The next 12 months are crucial for Microsoft

IT Trends
Steve Ballmer
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A few years ago, antitrust regulators were thinking of forcing Microsoft to divide itself into three different groups. The idea was that if there were two or three different companies, there would be less opportunity for Microsoft to take decisions which broke antitrust laws. While it might not have solved that problem, Microsoft would have

A few years ago, antitrust regulators were thinking of forcing Microsoft to divide itself into three different groups.

The idea was that if there were two or three different companies, there would be less opportunity for Microsoft to take decisions which broke antitrust laws. While it might not have solved that problem, Microsoft would have been well advised to do that anyway.

Over the last decade, Microsoft has been its own worst enemy. Its sheer size, and dependence on a near monopoly of its Windows operating system, have made it as mobile as an elephant in a very small room.

Good ideas which should have seen it being a significant player have been killed off because of internal feuding and bureaucracy. For example, Microsoft could have had a rather nice tablet in the market place to rival Steve Jobs’ first effort. But the project was effectively killed off because the Windows 8 team wanted to have its product in the shops to fight it.

With hindsight this piece of internal politics effectively allowed Apple to enter the market without a rival and effectively make it its own.

Now Microsoft is in the position of having to make a comeback before it is too late. Its entry into the mobile market now has the elements of being a “last roll of the dice.” It has invested a fortune into buying off Nokia to make sure that its Windows vision has a stable sales base. It has also signed up some big names to support the use of the operating system in tablets.

Early reviews of Windows 8 show that Apple would have a lot to be scared of, but the question is, will Microsoft stuff it up again?

At the moment, Redmond is a little like the Old Republic of the Roman Empire. What was once an efficient city state has found itself the ruler of the world with self interested executives having too much power and carving up small fiefdoms. Apple on the other hand is a little like the Augustus caesership that replaced it. It has a small number of people who make decisions, or are even able to hold an opinion on the companies direction. Indeed it also has similarities to early Microsoft under its founder, Sir William Gates III.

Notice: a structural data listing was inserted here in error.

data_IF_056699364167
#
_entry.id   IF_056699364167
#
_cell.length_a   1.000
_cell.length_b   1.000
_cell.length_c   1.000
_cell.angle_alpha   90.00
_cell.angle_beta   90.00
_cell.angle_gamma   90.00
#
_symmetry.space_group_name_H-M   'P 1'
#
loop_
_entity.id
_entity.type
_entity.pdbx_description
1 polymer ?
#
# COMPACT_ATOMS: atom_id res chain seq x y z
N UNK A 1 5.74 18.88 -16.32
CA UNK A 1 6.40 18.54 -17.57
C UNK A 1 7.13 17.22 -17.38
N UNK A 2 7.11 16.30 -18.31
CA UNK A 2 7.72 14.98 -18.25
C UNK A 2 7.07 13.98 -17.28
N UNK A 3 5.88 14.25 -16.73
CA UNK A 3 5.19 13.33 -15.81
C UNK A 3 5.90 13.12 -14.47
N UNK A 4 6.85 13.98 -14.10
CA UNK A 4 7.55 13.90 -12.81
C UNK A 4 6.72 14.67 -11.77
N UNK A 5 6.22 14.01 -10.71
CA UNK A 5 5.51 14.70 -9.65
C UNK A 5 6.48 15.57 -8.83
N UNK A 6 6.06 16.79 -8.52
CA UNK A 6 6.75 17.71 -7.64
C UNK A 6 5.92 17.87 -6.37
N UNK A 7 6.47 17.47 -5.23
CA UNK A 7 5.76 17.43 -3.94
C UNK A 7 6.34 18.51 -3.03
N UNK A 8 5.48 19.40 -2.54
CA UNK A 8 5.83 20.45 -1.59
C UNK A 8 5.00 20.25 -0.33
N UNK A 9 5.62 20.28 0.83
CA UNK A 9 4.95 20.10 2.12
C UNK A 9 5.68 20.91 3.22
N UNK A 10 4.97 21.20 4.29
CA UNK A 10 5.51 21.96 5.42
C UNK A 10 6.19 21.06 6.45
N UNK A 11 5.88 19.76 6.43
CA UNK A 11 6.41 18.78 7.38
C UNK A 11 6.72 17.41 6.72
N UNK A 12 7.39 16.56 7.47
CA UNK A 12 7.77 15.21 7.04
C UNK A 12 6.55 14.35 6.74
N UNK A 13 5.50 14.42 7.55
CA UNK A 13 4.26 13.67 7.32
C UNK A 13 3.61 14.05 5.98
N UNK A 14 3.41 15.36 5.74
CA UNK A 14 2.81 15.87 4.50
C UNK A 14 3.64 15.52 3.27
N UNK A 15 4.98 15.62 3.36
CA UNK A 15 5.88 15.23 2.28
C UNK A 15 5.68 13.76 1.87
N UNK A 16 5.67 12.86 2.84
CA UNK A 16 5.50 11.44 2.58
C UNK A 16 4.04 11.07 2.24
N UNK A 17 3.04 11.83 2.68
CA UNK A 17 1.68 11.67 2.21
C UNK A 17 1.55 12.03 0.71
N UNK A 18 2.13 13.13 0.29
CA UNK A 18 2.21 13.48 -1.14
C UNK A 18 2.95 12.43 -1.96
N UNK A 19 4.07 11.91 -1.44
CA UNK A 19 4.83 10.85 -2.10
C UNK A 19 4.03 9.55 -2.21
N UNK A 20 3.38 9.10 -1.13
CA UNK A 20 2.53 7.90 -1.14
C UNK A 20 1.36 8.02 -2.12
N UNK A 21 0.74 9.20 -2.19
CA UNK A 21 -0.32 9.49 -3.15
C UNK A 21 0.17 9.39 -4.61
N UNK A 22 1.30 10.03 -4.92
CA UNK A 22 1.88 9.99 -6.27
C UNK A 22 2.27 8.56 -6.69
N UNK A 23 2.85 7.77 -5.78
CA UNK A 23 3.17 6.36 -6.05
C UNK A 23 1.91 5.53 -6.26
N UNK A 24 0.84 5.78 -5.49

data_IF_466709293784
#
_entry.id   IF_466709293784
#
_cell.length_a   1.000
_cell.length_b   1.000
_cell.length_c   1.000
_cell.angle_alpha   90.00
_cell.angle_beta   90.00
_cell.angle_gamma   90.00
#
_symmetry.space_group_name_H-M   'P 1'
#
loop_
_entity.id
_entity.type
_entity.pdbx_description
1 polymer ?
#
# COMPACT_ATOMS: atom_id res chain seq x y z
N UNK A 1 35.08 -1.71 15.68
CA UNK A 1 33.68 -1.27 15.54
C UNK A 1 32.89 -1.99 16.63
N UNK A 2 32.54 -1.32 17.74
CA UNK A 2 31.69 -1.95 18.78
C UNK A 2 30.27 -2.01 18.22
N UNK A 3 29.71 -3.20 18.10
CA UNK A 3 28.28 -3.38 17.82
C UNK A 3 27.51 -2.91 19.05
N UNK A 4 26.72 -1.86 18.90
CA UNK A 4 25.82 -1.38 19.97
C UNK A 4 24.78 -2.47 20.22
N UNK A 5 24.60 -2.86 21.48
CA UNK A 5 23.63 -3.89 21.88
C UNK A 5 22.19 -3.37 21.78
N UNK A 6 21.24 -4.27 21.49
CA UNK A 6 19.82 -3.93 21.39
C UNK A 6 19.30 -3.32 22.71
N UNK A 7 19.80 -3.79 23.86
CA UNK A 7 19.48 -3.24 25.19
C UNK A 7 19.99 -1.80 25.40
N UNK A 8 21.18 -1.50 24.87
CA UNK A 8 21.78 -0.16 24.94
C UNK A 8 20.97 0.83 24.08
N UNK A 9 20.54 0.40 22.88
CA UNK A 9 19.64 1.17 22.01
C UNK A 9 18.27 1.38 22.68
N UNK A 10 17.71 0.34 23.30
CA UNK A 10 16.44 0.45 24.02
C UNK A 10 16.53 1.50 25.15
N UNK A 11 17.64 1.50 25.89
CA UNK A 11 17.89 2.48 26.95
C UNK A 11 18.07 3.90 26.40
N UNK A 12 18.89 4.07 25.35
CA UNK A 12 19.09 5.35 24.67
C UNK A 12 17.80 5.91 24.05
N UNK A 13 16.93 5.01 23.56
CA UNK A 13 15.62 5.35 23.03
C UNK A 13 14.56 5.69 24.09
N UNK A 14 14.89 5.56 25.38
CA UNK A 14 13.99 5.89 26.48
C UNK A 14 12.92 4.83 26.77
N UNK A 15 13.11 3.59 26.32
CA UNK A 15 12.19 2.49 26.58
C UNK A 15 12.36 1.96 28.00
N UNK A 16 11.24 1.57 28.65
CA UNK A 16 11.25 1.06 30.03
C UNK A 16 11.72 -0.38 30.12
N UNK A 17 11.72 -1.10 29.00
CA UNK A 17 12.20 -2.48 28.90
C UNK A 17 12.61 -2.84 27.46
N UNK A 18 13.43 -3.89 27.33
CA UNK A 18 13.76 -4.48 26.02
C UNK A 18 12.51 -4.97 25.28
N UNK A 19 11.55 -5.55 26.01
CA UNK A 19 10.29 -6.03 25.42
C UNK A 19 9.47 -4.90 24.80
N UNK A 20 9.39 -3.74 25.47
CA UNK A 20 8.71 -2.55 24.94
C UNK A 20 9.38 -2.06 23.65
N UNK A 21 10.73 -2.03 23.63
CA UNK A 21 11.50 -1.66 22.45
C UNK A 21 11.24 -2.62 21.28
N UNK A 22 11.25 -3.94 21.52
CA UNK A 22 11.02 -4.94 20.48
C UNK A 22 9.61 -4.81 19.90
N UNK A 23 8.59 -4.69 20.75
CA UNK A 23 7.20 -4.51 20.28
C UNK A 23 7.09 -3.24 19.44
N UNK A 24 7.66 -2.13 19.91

Steve Ballmer might appear to be a Microsoft autocrat but at times he appears unable to focus his company to a particular vision.

What is surprising, is that under normal circumstances there would have been a corporate coup against the emperor, but the suits seem to be too busy fighting each other to bring one about. Indeed, some within Microsoft suggest that keeping his suits fighting each other is part of Ballmer’s cunning plan to keep his job and company together.

What is certain, though, is that things cannot remain like this. The next year will see Microsoft either do well in the mobile industry, or crash and burn completely and utterly. Both scenarios will involve change.

The mobile industry is not one which Microsoft is used to. It requires changes both to hardware and software much faster than Redmond is used to. It also involves partnerships with lots of little companies rather than a big alliance with a single hardware maker, such as Intel.

There were signs that Microsoft is trying to copy Apple’s closed shop model. Early versions of its operating system required strict specs down to the number of buttons each device used. This would be a classic mistake.

Microsoft needs to tackle Apple in the same way that it dealt with it in the past. Instead of copying the company and becoming all “control freak” it needs to become ubiquitous and open, just like it did with the PC in the 1980s.

Later moves suggest that Microsoft slowly twigged to this fact and did something unexpected and started to adapt its operating system to ARM chips. This will help mobile phone suppliers offer a the new operating system on as many machines as possible.

Such moves should kill off moves by some companies to start sticking Apple gear onto the network. Microsoft can say, with some certainty, that it is more secure and better suited to a network than anything Apple can come up with. This is why Dell actually believes it can overtake Apple as the number one tablet maker, because of its connections with corporations.

If things crash and burn, then we could see an uprising and Microsoft forced to break itself up. Its operating system will become less relevant as portables become more powerful. While it is unlikely that a consumer outfit like Apple could take its place, a more aggressive business pitch by Google certainly could steal Microsoft’s thunder.

Then there is the curse of the operating system to consider. Microsoft always has bad luck with every alternate operating system. Windows 7 was great on the PC in the same way that Vista wasn’t. Windows 8 is going to be as significant a change to the operating system as Vista was to Windows XP. This means that the potential for disaster is huge.

Microsoft has a year before anyone can be certain of its fate but what ever happens Ballmer needs to rationalise his company a lot more if it is going to survive.


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